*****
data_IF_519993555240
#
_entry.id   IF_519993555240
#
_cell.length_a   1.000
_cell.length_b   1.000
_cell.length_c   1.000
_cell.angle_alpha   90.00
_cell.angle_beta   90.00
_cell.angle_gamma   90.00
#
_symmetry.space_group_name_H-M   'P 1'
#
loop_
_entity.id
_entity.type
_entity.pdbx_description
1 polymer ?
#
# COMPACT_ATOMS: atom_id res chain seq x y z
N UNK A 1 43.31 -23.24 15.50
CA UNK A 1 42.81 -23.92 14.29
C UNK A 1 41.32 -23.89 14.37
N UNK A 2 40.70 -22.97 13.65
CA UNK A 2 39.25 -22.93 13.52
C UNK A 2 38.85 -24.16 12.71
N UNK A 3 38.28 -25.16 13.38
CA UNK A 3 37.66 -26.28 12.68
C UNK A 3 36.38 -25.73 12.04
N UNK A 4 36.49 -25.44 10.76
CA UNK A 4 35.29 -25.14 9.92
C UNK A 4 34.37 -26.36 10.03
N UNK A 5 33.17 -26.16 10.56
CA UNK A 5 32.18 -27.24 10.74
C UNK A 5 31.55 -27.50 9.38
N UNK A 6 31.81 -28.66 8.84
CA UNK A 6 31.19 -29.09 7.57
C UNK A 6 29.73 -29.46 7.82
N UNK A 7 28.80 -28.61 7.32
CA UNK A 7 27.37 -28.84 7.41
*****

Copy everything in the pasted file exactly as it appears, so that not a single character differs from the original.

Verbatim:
data_IF_519993555240
#
_entry.id   IF_519993555240
#
_cell.length_a   1.000
_cell.length_b   1.000
_cell.length_c   1.000
_cell.angle_alpha   90.00
_cell.angle_beta   90.00
_cell.angle_gamma   90.00
#
_symmetry.space_group_name_H-M   'P 1'
#
loop_
_entity.id
_entity.type
_entity.pdbx_description
1 polymer ?
#
# COMPACT_ATOMS: atom_id res chain seq x y z
N UNK A 1 43.31 -23.24 15.50
CA UNK A 1 42.81 -23.92 14.29
C UNK A 1 41.32 -23.89 14.37
N UNK A 2 40.70 -22.97 13.65
CA UNK A 2 39.25 -22.93 13.52
C UNK A 2 38.85 -24.16 12.71
N UNK A 3 38.28 -25.16 13.38
CA UNK A 3 37.66 -26.28 12.68
C UNK A 3 36.38 -25.73 12.04
N UNK A 4 36.49 -25.44 10.76
CA UNK A 4 35.29 -25.14 9.92
C UNK A 4 34.37 -26.36 10.03
N UNK A 5 33.17 -26.16 10.56
CA UNK A 5 32.18 -27.24 10.74
C UNK A 5 31.55 -27.50 9.38
N UNK A 6 31.81 -28.66 8.84
CA UNK A 6 31.19 -29.09 7.57
C UNK A 6 29.73 -29.46 7.82
N UNK A 7 28.80 -28.61 7.32
CA UNK A 7 27.37 -28.84 7.41